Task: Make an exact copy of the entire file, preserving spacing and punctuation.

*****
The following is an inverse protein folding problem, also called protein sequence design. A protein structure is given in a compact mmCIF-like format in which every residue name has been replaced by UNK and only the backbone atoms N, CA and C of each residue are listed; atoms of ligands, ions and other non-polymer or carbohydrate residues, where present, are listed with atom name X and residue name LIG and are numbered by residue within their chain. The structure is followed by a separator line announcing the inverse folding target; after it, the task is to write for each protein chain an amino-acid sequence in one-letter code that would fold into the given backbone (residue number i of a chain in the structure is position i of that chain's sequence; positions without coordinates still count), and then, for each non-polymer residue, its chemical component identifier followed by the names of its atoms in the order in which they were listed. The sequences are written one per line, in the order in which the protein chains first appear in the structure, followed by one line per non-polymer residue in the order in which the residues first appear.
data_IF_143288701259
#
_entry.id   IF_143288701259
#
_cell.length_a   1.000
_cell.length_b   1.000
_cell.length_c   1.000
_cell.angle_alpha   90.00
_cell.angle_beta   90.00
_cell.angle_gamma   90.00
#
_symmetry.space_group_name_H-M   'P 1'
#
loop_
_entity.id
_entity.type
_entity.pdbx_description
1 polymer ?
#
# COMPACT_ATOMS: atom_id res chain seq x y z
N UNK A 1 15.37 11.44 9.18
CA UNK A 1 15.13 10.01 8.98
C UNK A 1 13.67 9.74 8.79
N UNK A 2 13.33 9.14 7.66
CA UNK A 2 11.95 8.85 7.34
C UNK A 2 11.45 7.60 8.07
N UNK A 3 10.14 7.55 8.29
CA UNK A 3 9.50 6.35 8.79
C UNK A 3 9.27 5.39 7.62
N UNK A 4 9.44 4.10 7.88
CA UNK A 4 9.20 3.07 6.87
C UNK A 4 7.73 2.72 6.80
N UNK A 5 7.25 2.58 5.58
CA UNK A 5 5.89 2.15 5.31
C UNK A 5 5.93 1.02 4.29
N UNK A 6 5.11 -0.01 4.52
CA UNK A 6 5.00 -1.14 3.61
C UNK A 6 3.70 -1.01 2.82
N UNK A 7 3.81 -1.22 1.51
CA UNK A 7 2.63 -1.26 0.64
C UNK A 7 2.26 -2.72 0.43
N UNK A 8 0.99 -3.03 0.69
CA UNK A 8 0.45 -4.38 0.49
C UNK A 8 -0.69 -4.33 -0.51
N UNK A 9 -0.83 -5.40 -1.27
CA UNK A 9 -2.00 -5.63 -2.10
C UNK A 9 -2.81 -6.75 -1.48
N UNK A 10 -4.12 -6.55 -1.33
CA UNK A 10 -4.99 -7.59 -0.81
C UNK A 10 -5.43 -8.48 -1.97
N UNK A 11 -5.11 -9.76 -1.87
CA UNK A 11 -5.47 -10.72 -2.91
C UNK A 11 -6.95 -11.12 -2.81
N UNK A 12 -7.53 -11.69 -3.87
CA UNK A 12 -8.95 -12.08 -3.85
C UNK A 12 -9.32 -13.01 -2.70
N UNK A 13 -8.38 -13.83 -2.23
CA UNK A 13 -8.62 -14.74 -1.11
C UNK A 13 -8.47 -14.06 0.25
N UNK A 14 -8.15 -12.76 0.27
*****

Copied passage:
The following is an inverse protein folding problem, also called protein sequence design. A protein structure is given in a compact mmCIF-like format in which every residue name has been replaced by UNK and only the backbone atoms N, CA and C of each residue are listed; atoms of ligands, ions and other non-polymer or carbohydrate residues, where present, are listed with atom name X and residue name LIG and are numbered by residue within their chain. The structure is followed by a separator line announcing the inverse folding target; after it, the task is to write for each protein chain an amino-acid sequence in one-letter code that would fold into the given backbone (residue number i of a chain in the structure is position i of that chain's sequence; positions without coordinates still count), and then, for each non-polymer residue, its chemical component identifier followed by the names of its atoms in the order in which they were listed. The sequences are written one per line, in the order in which the protein chains first appear in the structure, followed by one line per non-polymer residue in the order in which the residues first appear.
data_IF_143288701259
#
_entry.id   IF_143288701259
#
_cell.length_a   1.000
_cell.length_b   1.000
_cell.length_c   1.000
_cell.angle_alpha   90.00
_cell.angle_beta   90.00
_cell.angle_gamma   90.00
#
_symmetry.space_group_name_H-M   'P 1'
#
loop_
_entity.id
_entity.type
_entity.pdbx_description
1 polymer ?
#
# COMPACT_ATOMS: atom_id res chain seq x y z
N UNK A 1 15.37 11.44 9.18
CA UNK A 1 15.13 10.01 8.98
C UNK A 1 13.67 9.74 8.79
N UNK A 2 13.33 9.14 7.66
CA UNK A 2 11.95 8.85 7.34
C UNK A 2 11.45 7.60 8.07
N UNK A 3 10.14 7.55 8.29
CA UNK A 3 9.50 6.35 8.79
C UNK A 3 9.27 5.39 7.62
N UNK A 4 9.44 4.10 7.88
CA UNK A 4 9.20 3.07 6.87
C UNK A 4 7.73 2.72 6.80
N UNK A 5 7.25 2.58 5.58
CA UNK A 5 5.89 2.15 5.31
C UNK A 5 5.93 1.02 4.29
N UNK A 6 5.11 -0.01 4.52
CA UNK A 6 5.00 -1.14 3.61
C UNK A 6 3.70 -1.01 2.82
N UNK A 7 3.81 -1.22 1.51
CA UNK A 7 2.63 -1.26 0.64
C UNK A 7 2.26 -2.72 0.43
N UNK A 8 0.99 -3.03 0.69
CA UNK A 8 0.45 -4.38 0.49
C UNK A 8 -0.69 -4.33 -0.51
N UNK A 9 -0.83 -5.40 -1.27
CA UNK A 9 -2.00 -5.63 -2.10
C UNK A 9 -2.81 -6.75 -1.48
N UNK A 10 -4.12 -6.55 -1.33
CA UNK A 10 -4.99 -7.59 -0.81
C UNK A 10 -5.43 -8.48 -1.97
N UNK A 11 -5.11 -9.76 -1.87
CA UNK A 11 -5.47 -10.72 -2.91
C UNK A 11 -6.95 -11.12 -2.81
N UNK A 12 -7.53 -11.69 -3.87
CA UNK A 12 -8.95 -12.08 -3.85
C UNK A 12 -9.32 -13.01 -2.70
N UNK A 13 -8.38 -13.83 -2.23
CA UNK A 13 -8.62 -14.74 -1.11
C UNK A 13 -8.47 -14.06 0.25
N UNK A 14 -8.15 -12.76 0.27